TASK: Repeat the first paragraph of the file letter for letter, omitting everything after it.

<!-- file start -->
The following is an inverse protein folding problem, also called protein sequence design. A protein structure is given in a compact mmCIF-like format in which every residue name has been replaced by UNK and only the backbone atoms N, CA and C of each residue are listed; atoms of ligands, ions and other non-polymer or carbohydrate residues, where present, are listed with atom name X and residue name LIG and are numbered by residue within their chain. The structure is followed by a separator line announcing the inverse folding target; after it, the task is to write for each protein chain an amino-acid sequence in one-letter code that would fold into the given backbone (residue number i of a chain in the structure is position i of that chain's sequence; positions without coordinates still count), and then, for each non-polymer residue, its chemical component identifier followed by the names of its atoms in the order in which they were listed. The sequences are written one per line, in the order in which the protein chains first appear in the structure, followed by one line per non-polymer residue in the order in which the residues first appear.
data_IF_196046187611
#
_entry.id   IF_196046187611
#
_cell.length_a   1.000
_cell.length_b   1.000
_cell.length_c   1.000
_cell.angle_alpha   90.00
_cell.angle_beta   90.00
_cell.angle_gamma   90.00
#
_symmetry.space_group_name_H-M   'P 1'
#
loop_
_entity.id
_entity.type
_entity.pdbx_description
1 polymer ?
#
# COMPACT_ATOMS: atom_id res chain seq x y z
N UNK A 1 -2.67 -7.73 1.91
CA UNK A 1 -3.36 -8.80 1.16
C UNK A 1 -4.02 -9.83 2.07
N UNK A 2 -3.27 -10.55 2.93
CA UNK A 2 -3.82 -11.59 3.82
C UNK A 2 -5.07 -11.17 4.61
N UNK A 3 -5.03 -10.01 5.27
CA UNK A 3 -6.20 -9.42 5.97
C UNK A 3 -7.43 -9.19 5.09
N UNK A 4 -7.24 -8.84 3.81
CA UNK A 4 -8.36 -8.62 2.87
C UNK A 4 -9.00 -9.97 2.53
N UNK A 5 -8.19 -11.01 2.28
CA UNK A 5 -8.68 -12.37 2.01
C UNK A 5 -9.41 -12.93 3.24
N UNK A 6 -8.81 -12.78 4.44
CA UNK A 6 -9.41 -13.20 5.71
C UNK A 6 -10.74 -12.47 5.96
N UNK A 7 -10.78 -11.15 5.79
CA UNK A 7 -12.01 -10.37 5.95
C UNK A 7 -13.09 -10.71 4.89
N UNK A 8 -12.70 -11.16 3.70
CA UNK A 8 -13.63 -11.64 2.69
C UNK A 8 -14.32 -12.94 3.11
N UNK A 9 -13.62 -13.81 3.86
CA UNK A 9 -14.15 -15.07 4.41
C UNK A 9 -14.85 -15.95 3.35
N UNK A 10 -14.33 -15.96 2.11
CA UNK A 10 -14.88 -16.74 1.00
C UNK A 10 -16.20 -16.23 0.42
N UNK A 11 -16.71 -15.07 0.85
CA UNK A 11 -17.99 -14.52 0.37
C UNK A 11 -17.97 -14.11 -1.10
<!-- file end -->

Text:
The following is an inverse protein folding problem, also called protein sequence design. A protein structure is given in a compact mmCIF-like format in which every residue name has been replaced by UNK and only the backbone atoms N, CA and C of each residue are listed; atoms of ligands, ions and other non-polymer or carbohydrate residues, where present, are listed with atom name X and residue name LIG and are numbered by residue within their chain. The structure is followed by a separator line announcing the inverse folding target; after it, the task is to write for each protein chain an amino-acid sequence in one-letter code that would fold into the given backbone (residue number i of a chain in the structure is position i of that chain's sequence; positions without coordinates still count), and then, for each non-polymer residue, its chemical component identifier followed by the names of its atoms in the order in which they were listed. The sequences are written one per line, in the order in which the protein chains first appear in the structure, followed by one line per non-polymer residue in the order in which the residues first appear.